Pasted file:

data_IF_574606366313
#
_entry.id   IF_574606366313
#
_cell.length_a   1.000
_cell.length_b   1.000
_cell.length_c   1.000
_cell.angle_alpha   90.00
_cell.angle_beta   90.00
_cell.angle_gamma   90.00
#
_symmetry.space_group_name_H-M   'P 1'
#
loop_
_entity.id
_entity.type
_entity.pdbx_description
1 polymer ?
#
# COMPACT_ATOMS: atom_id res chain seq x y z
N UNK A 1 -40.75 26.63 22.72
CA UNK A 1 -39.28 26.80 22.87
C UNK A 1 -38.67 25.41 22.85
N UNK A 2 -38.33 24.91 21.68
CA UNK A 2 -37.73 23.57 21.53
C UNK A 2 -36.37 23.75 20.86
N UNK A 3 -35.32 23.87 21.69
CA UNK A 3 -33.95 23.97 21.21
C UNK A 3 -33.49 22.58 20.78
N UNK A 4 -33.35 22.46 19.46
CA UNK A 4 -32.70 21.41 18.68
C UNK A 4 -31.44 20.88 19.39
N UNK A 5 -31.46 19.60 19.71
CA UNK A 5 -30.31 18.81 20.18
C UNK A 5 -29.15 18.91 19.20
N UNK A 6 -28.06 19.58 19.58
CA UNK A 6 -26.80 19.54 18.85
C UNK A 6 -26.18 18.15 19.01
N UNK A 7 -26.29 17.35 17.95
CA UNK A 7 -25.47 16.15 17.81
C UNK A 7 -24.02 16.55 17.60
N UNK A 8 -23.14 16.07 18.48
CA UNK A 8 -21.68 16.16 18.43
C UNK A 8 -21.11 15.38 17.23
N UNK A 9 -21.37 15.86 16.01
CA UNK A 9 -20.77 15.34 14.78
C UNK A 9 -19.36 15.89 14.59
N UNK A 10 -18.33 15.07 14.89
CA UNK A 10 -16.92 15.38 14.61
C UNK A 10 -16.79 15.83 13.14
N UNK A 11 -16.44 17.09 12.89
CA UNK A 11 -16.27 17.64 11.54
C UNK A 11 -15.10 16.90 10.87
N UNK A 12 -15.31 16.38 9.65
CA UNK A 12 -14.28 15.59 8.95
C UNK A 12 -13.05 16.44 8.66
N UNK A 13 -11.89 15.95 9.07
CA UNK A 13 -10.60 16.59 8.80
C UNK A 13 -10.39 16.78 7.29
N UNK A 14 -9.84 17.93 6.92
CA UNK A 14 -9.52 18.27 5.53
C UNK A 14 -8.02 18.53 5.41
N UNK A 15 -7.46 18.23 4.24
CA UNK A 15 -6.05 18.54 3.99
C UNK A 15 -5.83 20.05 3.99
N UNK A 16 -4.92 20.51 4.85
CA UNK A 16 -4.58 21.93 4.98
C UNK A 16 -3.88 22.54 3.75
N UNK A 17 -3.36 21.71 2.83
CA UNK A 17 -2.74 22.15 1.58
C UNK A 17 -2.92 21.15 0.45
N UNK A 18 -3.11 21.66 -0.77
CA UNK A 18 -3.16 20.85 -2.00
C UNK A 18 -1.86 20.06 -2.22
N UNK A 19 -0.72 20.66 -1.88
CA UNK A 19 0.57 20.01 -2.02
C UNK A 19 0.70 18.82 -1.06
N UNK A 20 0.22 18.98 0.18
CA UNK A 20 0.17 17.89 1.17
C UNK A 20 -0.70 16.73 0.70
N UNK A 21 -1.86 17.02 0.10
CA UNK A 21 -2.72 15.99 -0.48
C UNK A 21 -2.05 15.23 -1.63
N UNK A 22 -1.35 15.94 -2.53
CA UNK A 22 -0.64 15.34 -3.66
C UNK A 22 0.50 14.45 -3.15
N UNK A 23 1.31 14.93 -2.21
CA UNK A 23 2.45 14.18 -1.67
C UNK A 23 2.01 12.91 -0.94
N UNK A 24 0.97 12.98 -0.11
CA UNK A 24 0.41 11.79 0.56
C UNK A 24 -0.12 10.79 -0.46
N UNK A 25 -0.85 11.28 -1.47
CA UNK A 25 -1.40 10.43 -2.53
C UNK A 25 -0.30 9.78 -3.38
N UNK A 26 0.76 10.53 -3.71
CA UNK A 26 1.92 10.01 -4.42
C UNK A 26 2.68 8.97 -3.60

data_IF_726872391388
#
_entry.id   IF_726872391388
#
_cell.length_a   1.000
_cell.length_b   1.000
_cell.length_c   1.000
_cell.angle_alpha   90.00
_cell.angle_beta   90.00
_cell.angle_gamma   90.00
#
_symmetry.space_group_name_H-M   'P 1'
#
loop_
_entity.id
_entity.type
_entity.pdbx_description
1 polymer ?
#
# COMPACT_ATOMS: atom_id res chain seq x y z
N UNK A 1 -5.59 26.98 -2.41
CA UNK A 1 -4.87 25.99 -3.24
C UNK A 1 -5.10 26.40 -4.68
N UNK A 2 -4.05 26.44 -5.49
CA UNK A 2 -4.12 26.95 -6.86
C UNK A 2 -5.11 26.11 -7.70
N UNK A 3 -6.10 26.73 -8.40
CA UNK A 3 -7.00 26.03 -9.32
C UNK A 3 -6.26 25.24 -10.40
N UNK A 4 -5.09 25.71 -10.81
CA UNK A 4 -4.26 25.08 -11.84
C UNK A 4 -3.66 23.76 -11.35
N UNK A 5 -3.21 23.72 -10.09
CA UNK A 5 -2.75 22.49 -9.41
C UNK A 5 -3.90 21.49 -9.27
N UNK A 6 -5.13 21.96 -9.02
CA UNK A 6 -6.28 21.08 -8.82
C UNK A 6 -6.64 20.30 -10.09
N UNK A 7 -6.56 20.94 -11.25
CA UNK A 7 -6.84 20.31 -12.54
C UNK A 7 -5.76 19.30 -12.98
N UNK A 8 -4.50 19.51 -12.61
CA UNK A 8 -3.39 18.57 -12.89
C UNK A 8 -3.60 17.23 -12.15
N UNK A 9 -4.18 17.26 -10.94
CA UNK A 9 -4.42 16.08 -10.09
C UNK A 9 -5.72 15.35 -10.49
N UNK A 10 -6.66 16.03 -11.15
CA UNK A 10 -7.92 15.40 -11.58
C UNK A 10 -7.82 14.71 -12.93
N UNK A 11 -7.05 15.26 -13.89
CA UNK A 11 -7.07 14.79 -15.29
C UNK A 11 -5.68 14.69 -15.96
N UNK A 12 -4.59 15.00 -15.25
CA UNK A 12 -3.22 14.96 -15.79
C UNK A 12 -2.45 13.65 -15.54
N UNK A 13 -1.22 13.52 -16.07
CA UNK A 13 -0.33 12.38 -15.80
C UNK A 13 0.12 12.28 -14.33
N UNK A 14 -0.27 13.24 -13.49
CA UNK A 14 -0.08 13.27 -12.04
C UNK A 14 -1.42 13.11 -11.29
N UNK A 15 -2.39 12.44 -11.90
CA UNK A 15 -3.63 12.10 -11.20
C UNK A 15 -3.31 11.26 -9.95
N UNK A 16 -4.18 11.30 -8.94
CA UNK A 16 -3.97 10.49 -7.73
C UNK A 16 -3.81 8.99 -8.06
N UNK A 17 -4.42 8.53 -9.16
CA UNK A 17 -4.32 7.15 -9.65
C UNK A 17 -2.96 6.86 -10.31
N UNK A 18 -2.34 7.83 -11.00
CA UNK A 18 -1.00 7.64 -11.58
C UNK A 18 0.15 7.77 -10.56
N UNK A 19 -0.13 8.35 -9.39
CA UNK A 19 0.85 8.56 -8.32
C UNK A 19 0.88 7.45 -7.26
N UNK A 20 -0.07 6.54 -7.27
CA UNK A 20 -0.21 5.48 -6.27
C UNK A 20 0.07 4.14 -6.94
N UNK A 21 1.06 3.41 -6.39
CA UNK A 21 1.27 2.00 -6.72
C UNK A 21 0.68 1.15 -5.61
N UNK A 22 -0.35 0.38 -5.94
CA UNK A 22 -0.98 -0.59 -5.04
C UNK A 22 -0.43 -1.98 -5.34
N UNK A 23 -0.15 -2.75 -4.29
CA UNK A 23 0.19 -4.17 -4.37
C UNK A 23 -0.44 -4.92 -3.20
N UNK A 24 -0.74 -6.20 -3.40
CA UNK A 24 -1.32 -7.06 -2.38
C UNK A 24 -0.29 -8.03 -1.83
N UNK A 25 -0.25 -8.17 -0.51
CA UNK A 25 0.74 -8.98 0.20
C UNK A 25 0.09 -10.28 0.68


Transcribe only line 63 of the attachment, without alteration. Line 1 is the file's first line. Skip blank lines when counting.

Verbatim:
N UNK A 15 -7.46 18.23 4.24